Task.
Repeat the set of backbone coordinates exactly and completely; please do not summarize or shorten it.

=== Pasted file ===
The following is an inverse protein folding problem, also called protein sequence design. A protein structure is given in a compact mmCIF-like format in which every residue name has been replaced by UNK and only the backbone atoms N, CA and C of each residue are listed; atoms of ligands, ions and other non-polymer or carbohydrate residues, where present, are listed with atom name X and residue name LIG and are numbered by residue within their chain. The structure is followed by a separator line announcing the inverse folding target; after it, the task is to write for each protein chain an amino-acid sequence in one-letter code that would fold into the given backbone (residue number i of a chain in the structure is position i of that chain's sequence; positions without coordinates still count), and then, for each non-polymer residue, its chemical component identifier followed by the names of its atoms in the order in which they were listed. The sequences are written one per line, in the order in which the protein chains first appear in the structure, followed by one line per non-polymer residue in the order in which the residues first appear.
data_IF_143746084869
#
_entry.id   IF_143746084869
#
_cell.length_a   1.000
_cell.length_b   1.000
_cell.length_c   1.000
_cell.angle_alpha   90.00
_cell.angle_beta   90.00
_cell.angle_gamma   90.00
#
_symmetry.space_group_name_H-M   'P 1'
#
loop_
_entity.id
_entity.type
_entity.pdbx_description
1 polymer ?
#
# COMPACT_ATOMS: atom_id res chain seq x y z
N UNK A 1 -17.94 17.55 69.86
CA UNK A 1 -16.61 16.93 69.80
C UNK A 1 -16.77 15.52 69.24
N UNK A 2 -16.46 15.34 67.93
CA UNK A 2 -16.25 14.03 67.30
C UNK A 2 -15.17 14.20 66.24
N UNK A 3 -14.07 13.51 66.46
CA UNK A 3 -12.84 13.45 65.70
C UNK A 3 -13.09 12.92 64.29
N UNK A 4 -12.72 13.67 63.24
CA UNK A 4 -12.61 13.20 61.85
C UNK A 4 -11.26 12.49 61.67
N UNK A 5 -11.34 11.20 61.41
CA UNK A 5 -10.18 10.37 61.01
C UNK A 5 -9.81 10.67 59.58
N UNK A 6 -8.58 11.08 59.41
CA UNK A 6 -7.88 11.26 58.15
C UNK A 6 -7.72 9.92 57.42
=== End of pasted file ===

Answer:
The following is an inverse protein folding problem, also called protein sequence design. A protein structure is given in a compact mmCIF-like format in which every residue name has been replaced by UNK and only the backbone atoms N, CA and C of each residue are listed; atoms of ligands, ions and other non-polymer or carbohydrate residues, where present, are listed with atom name X and residue name LIG and are numbered by residue within their chain. The structure is followed by a separator line announcing the inverse folding target; after it, the task is to write for each protein chain an amino-acid sequence in one-letter code that would fold into the given backbone (residue number i of a chain in the structure is position i of that chain's sequence; positions without coordinates still count), and then, for each non-polymer residue, its chemical component identifier followed by the names of its atoms in the order in which they were listed. The sequences are written one per line, in the order in which the protein chains first appear in the structure, followed by one line per non-polymer residue in the order in which the residues first appear.
data_IF_143746084869
#
_entry.id   IF_143746084869
#
_cell.length_a   1.000
_cell.length_b   1.000
_cell.length_c   1.000
_cell.angle_alpha   90.00
_cell.angle_beta   90.00
_cell.angle_gamma   90.00
#
_symmetry.space_group_name_H-M   'P 1'
#
loop_
_entity.id
_entity.type
_entity.pdbx_description
1 polymer ?
#
# COMPACT_ATOMS: atom_id res chain seq x y z
N UNK A 1 -17.94 17.55 69.86
CA UNK A 1 -16.61 16.93 69.80
C UNK A 1 -16.77 15.52 69.24
N UNK A 2 -16.46 15.34 67.93
CA UNK A 2 -16.25 14.03 67.30
C UNK A 2 -15.17 14.20 66.24
N UNK A 3 -14.07 13.51 66.46
CA UNK A 3 -12.84 13.45 65.70
C UNK A 3 -13.09 12.92 64.29
N UNK A 4 -12.72 13.67 63.24
CA UNK A 4 -12.61 13.20 61.85
C UNK A 4 -11.26 12.49 61.67
N UNK A 5 -11.34 11.20 61.41
CA UNK A 5 -10.18 10.37 61.01
C UNK A 5 -9.81 10.67 59.58
N UNK A 6 -8.58 11.08 59.41
CA UNK A 6 -7.88 11.26 58.15
C UNK A 6 -7.72 9.92 57.42